## Knowledge Quartet Framework

This is an image that we use to indicate our conceptualization of and the connections between the four dimensions in the Knowledge Quartet.

This is an image that we use to indicate our conceptualization of and the connections between the four dimensions in the Knowledge Quartet.

Scenario: Christiana teaching division by multiples of ten Country: Cyprus Grade (student age): Year 5 (age 10-11) Contributed by: Marilena Petrou Context – national, curricular, professional, other Christiana was a final year university student in a 4 year teacher prapeartion programme. To become a teacher in Cyprus you take part in a 4 year university degree in elementary education. Students are trained to teach all subjects and with the completion of the programme they are considered qualified teachers. During the last year of the progrmme students choose an area of specilisation and take part in a school based teaching experience. Christiana was in her last years of her training and she chose to specialise in mathematics. Mathematics was one of her favourite subjects and she had a very positive attitude…

Scenario: Jess teaching about the relationship between multiplication and division within the context of a lesson about solving word problems Country: UK Grade (student age): Year 5 (age 9-10) Contributed by: Fay Turner, University of Cambridge, UK Context – national, curricular, professional, other Jess had completed a one year graduate teacher programme the previous year. The lesson took place in the second term of her first year of teaching. The curriculum guidance for England at this time (2006) gave an objective that stated pupils in year 5 should ‘understand the effect of and relationship between the four operations, and the principles (not the names) of the arithmetic laws as they apply to multiplication’. The main objective for this lesson was ‘Choose and use appropriate number operations and appropriate ways of…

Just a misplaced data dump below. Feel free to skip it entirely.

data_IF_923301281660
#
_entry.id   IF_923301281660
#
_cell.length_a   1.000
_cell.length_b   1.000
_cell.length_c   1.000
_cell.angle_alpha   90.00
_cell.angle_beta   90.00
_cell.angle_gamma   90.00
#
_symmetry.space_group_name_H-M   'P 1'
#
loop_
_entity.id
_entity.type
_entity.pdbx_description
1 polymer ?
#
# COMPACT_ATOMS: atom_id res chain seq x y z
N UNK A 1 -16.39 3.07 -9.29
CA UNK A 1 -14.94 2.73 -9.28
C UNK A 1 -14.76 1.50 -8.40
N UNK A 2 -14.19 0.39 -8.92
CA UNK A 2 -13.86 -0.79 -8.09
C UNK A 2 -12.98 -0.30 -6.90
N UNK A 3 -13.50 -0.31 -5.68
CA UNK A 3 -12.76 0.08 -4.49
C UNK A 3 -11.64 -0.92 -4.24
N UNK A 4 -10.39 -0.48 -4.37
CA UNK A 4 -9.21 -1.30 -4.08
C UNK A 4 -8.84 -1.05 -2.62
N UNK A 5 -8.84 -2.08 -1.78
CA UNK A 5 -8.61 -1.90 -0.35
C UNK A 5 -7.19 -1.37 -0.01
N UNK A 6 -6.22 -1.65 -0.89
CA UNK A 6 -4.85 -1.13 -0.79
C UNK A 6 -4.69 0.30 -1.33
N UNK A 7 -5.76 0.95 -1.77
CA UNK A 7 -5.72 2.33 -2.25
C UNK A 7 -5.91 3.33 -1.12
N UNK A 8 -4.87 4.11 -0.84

Scenario: Lucy teaching trigonometric ratios Country: UK Grade (student age): Year 10 (age 14-15) Contributed by: Anne Thwaites, University of Cambridge, UK Context – national, curricular, professional, other The National Curriculum for mathematics in England introduces trigonometric relationships in Key Stage 4 (years 10 and 11, pupil age 14-16). Lucy was reviewing the idea of a trigonometric ratio with her class, before moving on to discuss how to calculate the size of an angle given the lengths of two sides. Lucy was a graduate pre-service teacher, and the lesson took place in a school-based placement towards the end of her one-year teacher preparation. Scenario Lucy, a graduate student-teacher, was teaching in an open-entry school (pupil age 11-18) in a small town in the UK. The school divides each year into…

Scenario: John teaching properties of 3-D shapes Country: UK Grade (student age): Year 9 (age 13-14) Contributed by: Anne Thwaites, University of Cambridge, UK Context – national, curricular, professional, other The National Curriculum for mathematics in England includes properties of 3D shapes in Key Stage 3 (years 7-9, pupil age 11-14) including surface area and volume of 3D shapes based on prisms. John had introduced the idea of surface area and volume of 3D shapes in a previous lesson and was moving on to consider the properties of a cylinder in this lesson. John was a graduate pre-service teacher, and the lesson took place in a school-based placement towards the end of his one-year teacher preparation. Scenario John was teaching in an open entry secondary school (pupil age 11-18) in…